The characters in this film are well- developed by both incredible acting and a well-written script. I almost forgot I was watching a film at certain points, because the characters completely came to life and made the story their own. Especially Clint Eastwood, it’s easy to see that he put everything he had into his role in this film and it fully paid off.

There is a perfect balance between action, and lifelike events in this film. Keeping it from feeling unrealistic with too much action, or slow moving with not enough excitement. Because of this, the film feels very realistic, and as an audience member I fully understood how the film’s protagonist accidentally stumbles into the drug business and stays in it.

I really enjoyed how this film took place in a modern world, while still holding onto some elements and characteristics of an old western film. I also really enjoyed how the protagonist of this film (Earl Stone) is a twisted kind of hero, and how as an audience member I both sympathized with him and grew frustrated with. My only complaint about this film is knowing it was Clint Eastwood’s farewell to Hollywood.

My Rating

9 out of 10


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Lucas Hagar: The Influence of NArrative Storytelling on Documentaries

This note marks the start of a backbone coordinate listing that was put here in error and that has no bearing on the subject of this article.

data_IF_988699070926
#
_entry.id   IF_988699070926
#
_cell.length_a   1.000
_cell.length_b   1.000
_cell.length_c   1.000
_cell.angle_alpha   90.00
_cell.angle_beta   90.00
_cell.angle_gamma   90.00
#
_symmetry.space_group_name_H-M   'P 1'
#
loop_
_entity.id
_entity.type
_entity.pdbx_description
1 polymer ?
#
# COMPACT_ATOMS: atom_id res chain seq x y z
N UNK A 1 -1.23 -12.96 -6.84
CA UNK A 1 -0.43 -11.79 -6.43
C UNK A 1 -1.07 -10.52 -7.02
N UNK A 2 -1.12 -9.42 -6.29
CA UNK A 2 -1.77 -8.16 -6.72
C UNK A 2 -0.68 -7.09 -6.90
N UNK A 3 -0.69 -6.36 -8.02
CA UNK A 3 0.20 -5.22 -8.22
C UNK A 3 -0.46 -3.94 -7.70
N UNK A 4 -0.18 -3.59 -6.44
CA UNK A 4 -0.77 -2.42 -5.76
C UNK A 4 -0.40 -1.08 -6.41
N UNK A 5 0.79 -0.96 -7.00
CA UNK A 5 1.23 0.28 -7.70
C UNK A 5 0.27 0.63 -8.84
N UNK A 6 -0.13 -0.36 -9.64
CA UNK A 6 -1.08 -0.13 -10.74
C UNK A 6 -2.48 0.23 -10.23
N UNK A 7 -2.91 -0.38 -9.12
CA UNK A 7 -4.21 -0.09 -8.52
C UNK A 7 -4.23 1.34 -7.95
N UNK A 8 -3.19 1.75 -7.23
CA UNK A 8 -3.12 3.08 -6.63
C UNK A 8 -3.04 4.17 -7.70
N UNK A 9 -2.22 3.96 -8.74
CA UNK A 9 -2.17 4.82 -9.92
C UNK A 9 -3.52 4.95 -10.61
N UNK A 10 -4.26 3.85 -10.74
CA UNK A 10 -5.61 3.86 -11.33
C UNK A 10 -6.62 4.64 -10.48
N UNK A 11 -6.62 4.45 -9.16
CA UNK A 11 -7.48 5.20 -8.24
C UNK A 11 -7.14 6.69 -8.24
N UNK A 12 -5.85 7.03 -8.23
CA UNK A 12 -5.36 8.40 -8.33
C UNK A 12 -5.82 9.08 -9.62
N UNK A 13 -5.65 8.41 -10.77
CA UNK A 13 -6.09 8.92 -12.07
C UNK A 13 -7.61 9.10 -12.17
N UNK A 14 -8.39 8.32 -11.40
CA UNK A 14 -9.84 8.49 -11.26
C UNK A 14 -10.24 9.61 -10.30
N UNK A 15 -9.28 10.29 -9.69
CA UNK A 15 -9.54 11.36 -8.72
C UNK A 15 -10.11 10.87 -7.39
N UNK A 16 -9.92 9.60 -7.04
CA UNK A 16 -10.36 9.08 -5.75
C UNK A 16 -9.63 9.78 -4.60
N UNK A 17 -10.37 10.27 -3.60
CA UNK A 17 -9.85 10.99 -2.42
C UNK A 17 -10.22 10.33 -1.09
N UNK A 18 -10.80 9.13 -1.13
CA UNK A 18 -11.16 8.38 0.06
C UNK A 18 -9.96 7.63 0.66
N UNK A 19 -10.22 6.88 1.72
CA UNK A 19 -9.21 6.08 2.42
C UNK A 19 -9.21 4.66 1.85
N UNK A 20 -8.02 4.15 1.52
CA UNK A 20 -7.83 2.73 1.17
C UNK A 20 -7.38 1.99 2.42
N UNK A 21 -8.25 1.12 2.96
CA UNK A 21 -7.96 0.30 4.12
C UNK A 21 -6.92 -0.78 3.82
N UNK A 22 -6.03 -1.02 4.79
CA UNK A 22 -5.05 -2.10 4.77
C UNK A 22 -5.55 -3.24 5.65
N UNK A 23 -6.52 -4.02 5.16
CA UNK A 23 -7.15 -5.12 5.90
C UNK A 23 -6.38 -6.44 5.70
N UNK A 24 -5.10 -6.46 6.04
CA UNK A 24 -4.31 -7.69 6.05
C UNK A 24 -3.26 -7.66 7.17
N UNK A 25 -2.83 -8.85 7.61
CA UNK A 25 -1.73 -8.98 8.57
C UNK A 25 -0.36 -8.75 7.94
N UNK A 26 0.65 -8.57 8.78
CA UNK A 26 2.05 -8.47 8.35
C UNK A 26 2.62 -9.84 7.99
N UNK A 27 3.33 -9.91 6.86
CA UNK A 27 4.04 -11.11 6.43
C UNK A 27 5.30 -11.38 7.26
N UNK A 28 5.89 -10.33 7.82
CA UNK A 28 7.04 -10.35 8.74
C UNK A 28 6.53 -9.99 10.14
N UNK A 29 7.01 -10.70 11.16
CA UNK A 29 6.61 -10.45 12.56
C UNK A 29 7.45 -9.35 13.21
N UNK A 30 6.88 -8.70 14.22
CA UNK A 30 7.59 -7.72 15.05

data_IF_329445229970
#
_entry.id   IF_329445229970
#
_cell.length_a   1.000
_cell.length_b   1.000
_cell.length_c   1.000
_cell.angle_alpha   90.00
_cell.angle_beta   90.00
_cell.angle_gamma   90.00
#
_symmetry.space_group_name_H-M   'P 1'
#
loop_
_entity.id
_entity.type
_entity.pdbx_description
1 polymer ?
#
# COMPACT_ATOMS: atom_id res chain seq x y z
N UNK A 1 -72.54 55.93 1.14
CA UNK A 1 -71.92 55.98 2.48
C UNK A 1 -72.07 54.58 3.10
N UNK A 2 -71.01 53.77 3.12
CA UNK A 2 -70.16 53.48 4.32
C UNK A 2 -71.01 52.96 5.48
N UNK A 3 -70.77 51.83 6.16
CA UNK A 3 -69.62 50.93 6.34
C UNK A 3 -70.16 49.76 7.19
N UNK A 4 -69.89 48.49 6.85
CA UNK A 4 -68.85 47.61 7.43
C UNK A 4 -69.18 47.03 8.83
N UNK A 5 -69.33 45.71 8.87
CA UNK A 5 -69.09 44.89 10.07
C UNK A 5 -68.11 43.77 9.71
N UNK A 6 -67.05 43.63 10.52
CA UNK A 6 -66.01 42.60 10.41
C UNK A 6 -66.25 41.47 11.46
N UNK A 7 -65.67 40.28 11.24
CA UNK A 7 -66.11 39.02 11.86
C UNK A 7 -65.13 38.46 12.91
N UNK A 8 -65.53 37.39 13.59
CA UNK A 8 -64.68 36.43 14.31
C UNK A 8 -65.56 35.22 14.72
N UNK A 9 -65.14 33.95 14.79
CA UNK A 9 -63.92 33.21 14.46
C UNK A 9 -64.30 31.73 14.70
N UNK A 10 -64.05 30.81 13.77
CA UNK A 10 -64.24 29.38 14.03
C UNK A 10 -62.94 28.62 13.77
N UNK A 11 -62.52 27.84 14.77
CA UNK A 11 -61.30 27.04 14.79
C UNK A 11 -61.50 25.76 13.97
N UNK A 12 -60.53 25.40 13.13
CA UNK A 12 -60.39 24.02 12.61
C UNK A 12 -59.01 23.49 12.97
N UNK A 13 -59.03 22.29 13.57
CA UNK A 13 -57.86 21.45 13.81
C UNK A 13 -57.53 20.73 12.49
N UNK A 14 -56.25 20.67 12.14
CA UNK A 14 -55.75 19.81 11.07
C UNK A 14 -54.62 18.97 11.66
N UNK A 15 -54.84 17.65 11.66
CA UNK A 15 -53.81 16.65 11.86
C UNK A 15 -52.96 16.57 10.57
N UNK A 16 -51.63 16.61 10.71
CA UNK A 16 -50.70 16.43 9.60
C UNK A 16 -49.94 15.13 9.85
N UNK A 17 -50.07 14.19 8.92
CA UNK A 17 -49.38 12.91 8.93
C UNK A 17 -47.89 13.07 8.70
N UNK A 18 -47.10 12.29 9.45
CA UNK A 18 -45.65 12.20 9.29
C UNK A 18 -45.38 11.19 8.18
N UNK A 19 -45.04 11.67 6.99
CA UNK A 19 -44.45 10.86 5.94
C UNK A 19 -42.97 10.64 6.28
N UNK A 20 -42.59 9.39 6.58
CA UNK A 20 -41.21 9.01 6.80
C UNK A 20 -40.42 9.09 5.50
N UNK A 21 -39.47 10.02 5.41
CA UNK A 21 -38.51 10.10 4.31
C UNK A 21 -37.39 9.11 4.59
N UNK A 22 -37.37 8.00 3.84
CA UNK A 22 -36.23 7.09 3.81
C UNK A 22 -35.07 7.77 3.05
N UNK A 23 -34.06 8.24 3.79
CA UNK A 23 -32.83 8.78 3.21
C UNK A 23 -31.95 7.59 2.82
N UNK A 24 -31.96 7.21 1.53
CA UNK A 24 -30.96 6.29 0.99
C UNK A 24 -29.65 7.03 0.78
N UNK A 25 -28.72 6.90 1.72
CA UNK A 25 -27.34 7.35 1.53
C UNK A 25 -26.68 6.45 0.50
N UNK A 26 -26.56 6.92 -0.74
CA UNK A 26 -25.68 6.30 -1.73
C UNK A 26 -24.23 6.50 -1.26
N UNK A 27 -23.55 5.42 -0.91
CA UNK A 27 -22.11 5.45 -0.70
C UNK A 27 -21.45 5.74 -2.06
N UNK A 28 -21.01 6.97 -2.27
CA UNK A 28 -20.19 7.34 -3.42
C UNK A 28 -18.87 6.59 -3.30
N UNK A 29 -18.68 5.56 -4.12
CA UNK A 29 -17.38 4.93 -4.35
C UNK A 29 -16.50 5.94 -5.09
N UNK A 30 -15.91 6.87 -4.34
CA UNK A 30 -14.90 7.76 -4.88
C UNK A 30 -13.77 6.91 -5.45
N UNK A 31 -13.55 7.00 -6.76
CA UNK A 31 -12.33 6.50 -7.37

In a podcast with Film Riot, Lucas Harger talked in-depth about his filmmaking process as well as the creative cross between narrative film and documentary filmmaking. As a filmmaker, Lucas has been successful in crossing between editing both documentary and narrative stories to produce unique and creative content. According to Lucas, being able to create …

My 5 Go To Summer Films

With the world being such a crazy place right now, I have definitely found myself watching more movies recently. So I decided to compile a list of a few of my favorite films I have watched this summer so far, along with a few films I find gravitating toward every summer.

1. Dirty Dancing (1987)

This film has been a go to summer movie for me for years. This movie embodies a carefree summer mentality, and it’s always an enjoyable watch for me. It’s a go to if your craving a good summer romance film, that also deals with important social and family dynamics.

2. Peanut Butter Falcon (2019)

This summer was my first time watching this film. However, since then I have seen it twice now and I would not mind watching it again. Peanut Butter Falcon perfectly balances its comedic moments, dramatic scenes, and heartwarming moments to create a balanced summer film. This film is such a joyous and entertaining watch, and it will definitely get you in a summer mindset.